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Why Doctors Should Be Prescribing Exercise For High Cholesterol

September 2, 2021

The most recent scientific statement from the American Heart Association suggests doctors start prescribing exercise for high cholesterol and blood pressure. The suggestion applies to people whose levels are moderately high. There’s growing support for healthy lifestyle changes (beginning with increasing physical activity) as a first treatment strategy. 

AHA researchers say that nearly 30% of all adults in the United States, — roughly 71 million people — have slightly high cholesterol levels. This is measured by a "bad" LDL cholesterol score above 70 mg/dL. And an estimated 21% of U.S. adults – about 53 million people – have blood pressure that's considered a little too high. 

Since September is National Cholesterol Education Month, let’s take a closer look at the findings and look at some exercises that are considered beneficial when it comes to lowering cholesterol. 

The Facts About High Cholesterol And High Blood Pressure

Having high cholesterol and/or high blood pressure affects your overall heart health. 

If your cholesterol is high, you can develop fatty deposits in your blood vessels. Eventually, these deposits grow, making it difficult for enough blood to flow through your arteries. Sometimes, those deposits can break suddenly and form a clot that causes a heart attack or stroke.

Your heart attack risk also increases when your blood pressure is high. That’s because high blood pressure damages arteries that can become blocked and prevent blood flow to your heart muscle.

What’s A Scientific Statement?

Scientific statements generally include a review of data available on a specific subject. It also contains an evaluation on the subject’s (in this case cholesterol and blood pressure) relationship to overall cardiovascular disease science, and often an AHA/ASA position on the basis of that evaluation.

The purpose of this scientific statement from the American Heart Association is threefold:

  1. Highlight the mild-moderate risk patient groups indicated for lifestyle-only treatment for elevated blood pressure or cholesterol.
  2. Describe recommendations, average effects, and additional considerations when prescribing lifestyle treatment with physical activity.
  3. Provide guidance and resources for clinicians.

It’s essentially a statement based on the scientific evidence that’s available at the time. 

The Effects Of Exercise On Cholesterol

In general, aerobic exercise tends to increase high-density lipoprotein cholesterol (HDL-C/”good cholesterol”) and decrease triglycerides. Effects of aerobic exercise on LDL-C (“bad cholesterol”) are less consistent.

But increasing your HDL is a great way to decrease your risk of heart disease. And an easy way to figure what type of exercises you should be doing is by referencing the most recent Physical Activity Guidelines for Americans.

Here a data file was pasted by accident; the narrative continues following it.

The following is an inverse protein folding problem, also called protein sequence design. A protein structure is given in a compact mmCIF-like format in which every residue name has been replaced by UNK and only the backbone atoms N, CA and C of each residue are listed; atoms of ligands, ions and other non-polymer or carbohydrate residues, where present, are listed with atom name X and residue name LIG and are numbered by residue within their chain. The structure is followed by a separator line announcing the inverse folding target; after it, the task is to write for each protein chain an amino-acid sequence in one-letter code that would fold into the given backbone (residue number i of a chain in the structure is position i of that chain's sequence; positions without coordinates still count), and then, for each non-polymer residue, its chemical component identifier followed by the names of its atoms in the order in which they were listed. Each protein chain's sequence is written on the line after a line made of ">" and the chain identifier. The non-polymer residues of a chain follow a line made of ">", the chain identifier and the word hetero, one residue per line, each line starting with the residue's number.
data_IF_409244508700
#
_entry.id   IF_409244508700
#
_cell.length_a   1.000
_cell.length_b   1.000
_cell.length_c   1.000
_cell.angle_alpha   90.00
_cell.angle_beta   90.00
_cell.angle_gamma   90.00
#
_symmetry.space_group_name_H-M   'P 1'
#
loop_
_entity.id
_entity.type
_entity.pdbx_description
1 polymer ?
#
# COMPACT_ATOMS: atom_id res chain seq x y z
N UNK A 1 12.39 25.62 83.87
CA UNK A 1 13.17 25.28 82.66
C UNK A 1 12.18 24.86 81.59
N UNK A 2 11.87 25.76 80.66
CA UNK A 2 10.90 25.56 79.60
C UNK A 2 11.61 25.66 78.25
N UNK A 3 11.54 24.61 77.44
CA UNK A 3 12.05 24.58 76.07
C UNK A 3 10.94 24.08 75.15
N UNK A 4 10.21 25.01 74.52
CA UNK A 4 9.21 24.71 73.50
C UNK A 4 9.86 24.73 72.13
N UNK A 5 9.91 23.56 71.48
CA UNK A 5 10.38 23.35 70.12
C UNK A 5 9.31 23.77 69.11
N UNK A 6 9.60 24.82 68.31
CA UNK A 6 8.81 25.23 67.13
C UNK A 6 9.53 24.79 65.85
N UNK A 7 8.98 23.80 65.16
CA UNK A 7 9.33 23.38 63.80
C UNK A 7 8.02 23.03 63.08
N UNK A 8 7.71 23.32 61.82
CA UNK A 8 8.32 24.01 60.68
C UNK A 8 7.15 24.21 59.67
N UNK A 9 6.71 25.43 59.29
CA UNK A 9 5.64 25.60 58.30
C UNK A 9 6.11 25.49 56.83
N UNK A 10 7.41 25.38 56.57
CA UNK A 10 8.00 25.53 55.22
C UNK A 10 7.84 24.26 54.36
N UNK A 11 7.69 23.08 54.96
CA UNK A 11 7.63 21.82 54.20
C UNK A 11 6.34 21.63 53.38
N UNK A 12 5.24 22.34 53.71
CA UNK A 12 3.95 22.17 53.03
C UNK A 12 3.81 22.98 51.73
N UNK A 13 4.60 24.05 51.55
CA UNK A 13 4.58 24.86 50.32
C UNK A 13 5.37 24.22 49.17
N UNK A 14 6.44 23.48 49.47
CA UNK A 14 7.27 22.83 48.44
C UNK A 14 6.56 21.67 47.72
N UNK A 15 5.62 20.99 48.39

Within their statement, researchers with the American Heart Association provided this summary of the recommendations:

Summary of the Physical Activity Recommendations for Americans*

Aerobic exercise

Muscle-strengthening (resistance) exercise

For substantial health benefits*

Should be performed:

150–300 min/wk of moderate-intensity physical activity,† or

≥2 times/wk

75–150 min/wk of vigorous-intensity physical activity,‡ or

Involving all major muscle groups

An equivalent combination of moderate- and vigorous-intensity physical activity

At moderate intensity or greater

 

* Even greater health benefits are realized by exceeding these recommendations (eg, moderate-intensity activity >300 minutes per week or vigorous-intensity physical activity >150 minutes per week).

† Moderate intensity corresponds to 3.0 to 5.9 metabolic equivalents and can be described to patients as any activity that begins to increase your breathing and heart rate, such as brisk walking.

‡ Vigorous intensity corresponds to ≥6.0 metabolic equivalents and can be described to patients as more intense exercise that results in larger increases in breathing and heart rate, such as jogging or brisk walking uphill.

Here’s To A Healthier You

So, if your cholesterol is slightly elevated, the first thing you should do is talk to your doctor about which exercises will be appropriate for you. Just making simple (healthier) changes to your current exercise regimen can pay big dividends. Even walking just a few extra minutes a day is a good way to start. 

It can also help if you find someone to exercise with. Having a partner to push (and push you) will help to motivate you and track your progress. It will also make it more fun. Exercise doesn’t have to be a chore, it should be something you enjoy doing, so don’t pick super-hard workouts that you will only do once. Remember, even a little movement goes a long way.

For more information on the updated physical activity guidelines for Americans, check out our guide “Physical Activity Guidelines for Americans.”  Inside you’ll find more ways to ease yourself into an exercise routine and how hard you should be working out to see results.

Physical Activity Guidelines for Americans